- American Physical Society Sites
- Meetings & Events
- Policy & Advocacy
- Careers In Physics
- About APS
- Become a Member
Neutrinos are light, uncharged subatomic particles that are emitted in several kinds of nuclear reactions. These particles come in three flavors, depending on what other particles are involved in the reaction:....": electron (νe), muon (νμ), and tau (ντ).
For decades, physicists have suspected that neutrinos could change or oscillate from one flavor to another. In 2011, physicists on the Japanese Tokai-to-Kamioka (T2K) experiment which studies neutrino oscillations with two separate detectors, documented measurements indicating that muon neutrinos can indeed change into electron neutrinos.
To gather their data, T2K physicists created muon neutrinos and passed them through one detector to count them. Afterwards, the muon neutrino beam is sent 295 kilometers to the SuperKamiokande detector where the neutrinos are counted again.
Image credit: Kamioka Observatory, ICRR (Institute for Cosmic Ray Research), The University of TokyoPassage of the muon neutrino beam underground from the first detector at J-PARC to Super-Kamiokande detector .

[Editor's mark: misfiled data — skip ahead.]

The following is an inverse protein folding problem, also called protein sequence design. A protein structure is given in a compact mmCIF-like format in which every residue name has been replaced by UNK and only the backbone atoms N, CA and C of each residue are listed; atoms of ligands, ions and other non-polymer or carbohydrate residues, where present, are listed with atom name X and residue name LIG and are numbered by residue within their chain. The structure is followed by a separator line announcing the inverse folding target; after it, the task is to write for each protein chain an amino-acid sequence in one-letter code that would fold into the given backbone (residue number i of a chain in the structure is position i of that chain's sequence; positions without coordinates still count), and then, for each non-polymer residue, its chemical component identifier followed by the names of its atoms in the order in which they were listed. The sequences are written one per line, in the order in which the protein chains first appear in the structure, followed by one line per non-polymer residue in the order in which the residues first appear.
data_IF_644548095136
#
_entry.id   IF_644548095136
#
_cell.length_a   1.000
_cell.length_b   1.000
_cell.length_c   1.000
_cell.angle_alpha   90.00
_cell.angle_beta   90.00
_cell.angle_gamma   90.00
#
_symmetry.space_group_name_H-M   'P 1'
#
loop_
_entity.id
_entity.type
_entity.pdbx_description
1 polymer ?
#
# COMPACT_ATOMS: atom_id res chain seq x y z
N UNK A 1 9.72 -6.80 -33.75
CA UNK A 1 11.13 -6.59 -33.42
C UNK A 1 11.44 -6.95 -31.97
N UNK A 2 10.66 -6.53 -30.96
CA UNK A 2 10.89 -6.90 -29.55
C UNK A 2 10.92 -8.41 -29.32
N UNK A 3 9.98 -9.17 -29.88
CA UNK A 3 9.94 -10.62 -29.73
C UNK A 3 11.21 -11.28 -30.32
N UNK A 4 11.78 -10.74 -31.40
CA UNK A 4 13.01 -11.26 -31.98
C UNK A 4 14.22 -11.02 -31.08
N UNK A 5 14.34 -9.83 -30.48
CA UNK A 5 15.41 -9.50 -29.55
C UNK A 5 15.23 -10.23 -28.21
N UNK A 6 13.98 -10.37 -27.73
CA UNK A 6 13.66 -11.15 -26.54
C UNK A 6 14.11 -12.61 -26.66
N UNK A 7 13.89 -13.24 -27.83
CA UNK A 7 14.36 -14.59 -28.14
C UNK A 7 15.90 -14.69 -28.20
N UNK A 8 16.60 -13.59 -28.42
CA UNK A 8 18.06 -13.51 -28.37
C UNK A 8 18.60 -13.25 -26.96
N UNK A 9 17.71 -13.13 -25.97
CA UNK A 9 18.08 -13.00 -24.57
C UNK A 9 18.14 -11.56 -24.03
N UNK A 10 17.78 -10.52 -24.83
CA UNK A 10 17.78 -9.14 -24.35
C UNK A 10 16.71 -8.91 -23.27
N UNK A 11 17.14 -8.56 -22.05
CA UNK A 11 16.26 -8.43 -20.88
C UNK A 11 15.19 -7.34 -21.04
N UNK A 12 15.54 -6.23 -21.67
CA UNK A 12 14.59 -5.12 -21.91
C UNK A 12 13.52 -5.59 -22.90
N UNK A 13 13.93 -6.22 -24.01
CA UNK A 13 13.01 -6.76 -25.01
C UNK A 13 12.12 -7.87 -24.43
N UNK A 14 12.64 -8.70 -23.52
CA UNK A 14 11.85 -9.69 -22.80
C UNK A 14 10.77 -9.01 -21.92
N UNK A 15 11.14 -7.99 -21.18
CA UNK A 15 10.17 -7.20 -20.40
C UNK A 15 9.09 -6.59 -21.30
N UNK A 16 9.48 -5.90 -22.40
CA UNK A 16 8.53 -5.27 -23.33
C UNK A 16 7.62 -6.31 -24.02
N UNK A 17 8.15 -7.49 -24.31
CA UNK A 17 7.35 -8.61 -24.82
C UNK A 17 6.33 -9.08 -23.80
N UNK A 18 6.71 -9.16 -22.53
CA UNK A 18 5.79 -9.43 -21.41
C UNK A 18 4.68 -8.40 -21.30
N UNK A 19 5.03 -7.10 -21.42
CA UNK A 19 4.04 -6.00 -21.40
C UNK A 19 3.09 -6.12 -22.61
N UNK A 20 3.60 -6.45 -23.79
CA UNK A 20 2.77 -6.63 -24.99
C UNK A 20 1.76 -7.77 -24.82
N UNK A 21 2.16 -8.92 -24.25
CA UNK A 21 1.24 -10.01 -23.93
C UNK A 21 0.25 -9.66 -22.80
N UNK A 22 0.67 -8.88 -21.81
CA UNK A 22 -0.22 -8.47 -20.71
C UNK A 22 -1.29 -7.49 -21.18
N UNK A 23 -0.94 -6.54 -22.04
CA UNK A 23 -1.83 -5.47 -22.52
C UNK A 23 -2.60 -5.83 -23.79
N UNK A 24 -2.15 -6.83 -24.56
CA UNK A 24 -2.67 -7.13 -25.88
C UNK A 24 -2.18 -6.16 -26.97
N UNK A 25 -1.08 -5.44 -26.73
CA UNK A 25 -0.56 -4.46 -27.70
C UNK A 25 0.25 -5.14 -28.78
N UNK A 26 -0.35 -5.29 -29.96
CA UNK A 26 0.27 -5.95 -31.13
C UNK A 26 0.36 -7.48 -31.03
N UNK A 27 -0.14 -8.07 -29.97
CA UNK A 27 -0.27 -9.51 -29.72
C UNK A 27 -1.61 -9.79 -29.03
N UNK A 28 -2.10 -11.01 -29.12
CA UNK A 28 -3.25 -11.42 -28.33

After months of observations, the T2K Collaboration, which includes hundreds of researchers from twelve countries, reported the detection of six electron neutrinos at the Super Kamiokande detector. Though more data will be needed to claim a discovery, T2K's results provide strong evidence that muon neutrinos oscillate into electron neutrinos.
Understanding and confirming this oscillation has important implications for understanding the asymmetry between matter and antimatter observed in the universe.
Image credit: Kamioka Observatory, ICRR (Institute for Cosmic Ray Research), The University of TokyoThe walls of Super-Kamiokande detector are lined with more than 10,000 sensitive photo-multipliers which distinguish between muon neutrinos and electron neutrinos. The bottom of the detector is filled with ultra pure water (blue). Golden photo-multipliers cover the walls.
Viewpoint: A new neutrino oscillation (Physics)
"Indication of Electron Neutrino Appearance from an Accelerator-Produced Off-Axis Muon Neutrino Beam K. Abe et al. (T2K Collaboration)," Phys. Rev. Lett. 107, 041801 (2011) Free to Read